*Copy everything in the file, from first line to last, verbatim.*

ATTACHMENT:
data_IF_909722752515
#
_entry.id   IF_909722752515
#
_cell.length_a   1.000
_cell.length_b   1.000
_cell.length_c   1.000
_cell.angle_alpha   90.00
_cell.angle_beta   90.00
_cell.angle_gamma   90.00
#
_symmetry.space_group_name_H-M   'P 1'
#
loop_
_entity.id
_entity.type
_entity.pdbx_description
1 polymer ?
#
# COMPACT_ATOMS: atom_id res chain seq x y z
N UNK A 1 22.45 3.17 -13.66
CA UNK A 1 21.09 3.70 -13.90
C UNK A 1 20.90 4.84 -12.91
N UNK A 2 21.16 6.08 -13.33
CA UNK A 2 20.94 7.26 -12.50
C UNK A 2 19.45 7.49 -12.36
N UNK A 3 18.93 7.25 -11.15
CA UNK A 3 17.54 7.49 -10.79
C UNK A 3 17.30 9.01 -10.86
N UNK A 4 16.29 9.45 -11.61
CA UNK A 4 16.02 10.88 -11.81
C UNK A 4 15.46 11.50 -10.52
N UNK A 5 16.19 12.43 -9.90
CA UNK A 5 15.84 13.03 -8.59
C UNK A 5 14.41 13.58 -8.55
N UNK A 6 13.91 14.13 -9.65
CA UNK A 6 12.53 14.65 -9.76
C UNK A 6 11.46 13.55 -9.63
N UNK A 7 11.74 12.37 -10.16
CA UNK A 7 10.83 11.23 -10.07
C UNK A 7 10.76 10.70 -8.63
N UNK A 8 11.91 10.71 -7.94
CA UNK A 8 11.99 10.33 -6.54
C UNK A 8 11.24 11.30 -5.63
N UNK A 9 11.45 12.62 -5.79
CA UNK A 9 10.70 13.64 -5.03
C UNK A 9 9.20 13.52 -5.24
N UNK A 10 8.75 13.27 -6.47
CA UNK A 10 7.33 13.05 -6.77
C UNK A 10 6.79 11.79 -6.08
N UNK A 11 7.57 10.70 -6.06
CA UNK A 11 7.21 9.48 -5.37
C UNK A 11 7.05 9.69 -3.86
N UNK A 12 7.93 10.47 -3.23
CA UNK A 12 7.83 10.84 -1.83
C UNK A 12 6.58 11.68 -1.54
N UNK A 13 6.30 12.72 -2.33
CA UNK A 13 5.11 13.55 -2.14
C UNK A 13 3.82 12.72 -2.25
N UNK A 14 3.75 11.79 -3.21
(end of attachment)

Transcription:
data_IF_909722752515
#
_entry.id   IF_909722752515
#
_cell.length_a   1.000
_cell.length_b   1.000
_cell.length_c   1.000
_cell.angle_alpha   90.00
_cell.angle_beta   90.00
_cell.angle_gamma   90.00
#
_symmetry.space_group_name_H-M   'P 1'
#
loop_
_entity.id
_entity.type
_entity.pdbx_description
1 polymer ?
#
# COMPACT_ATOMS: atom_id res chain seq x y z
N UNK A 1 22.45 3.17 -13.66
CA UNK A 1 21.09 3.70 -13.90
C UNK A 1 20.90 4.84 -12.91
N UNK A 2 21.16 6.08 -13.33
CA UNK A 2 20.94 7.26 -12.50
C UNK A 2 19.45 7.49 -12.36
N UNK A 3 18.93 7.25 -11.15
CA UNK A 3 17.54 7.49 -10.79
C UNK A 3 17.30 9.01 -10.86
N UNK A 4 16.29 9.45 -11.61
CA UNK A 4 16.02 10.88 -11.81
C UNK A 4 15.46 11.50 -10.52
N UNK A 5 16.19 12.43 -9.90
CA UNK A 5 15.84 13.03 -8.59
C UNK A 5 14.41 13.58 -8.55
N UNK A 6 13.91 14.13 -9.65
CA UNK A 6 12.53 14.65 -9.76
C UNK A 6 11.46 13.55 -9.63
N UNK A 7 11.74 12.37 -10.16
CA UNK A 7 10.83 11.23 -10.07
C UNK A 7 10.76 10.70 -8.63
N UNK A 8 11.91 10.71 -7.94
CA UNK A 8 11.99 10.33 -6.54
C UNK A 8 11.24 11.30 -5.63
N UNK A 9 11.45 12.62 -5.79
CA UNK A 9 10.70 13.64 -5.03
C UNK A 9 9.20 13.52 -5.24
N UNK A 10 8.75 13.27 -6.47
CA UNK A 10 7.33 13.05 -6.77
C UNK A 10 6.79 11.79 -6.08
N UNK A 11 7.57 10.70 -6.06
CA UNK A 11 7.21 9.48 -5.37
C UNK A 11 7.05 9.69 -3.86
N UNK A 12 7.93 10.47 -3.23
CA UNK A 12 7.83 10.84 -1.83
C UNK A 12 6.58 11.68 -1.54
N UNK A 13 6.30 12.72 -2.33
CA UNK A 13 5.11 13.55 -2.14
C UNK A 13 3.82 12.72 -2.25
N UNK A 14 3.75 11.79 -3.21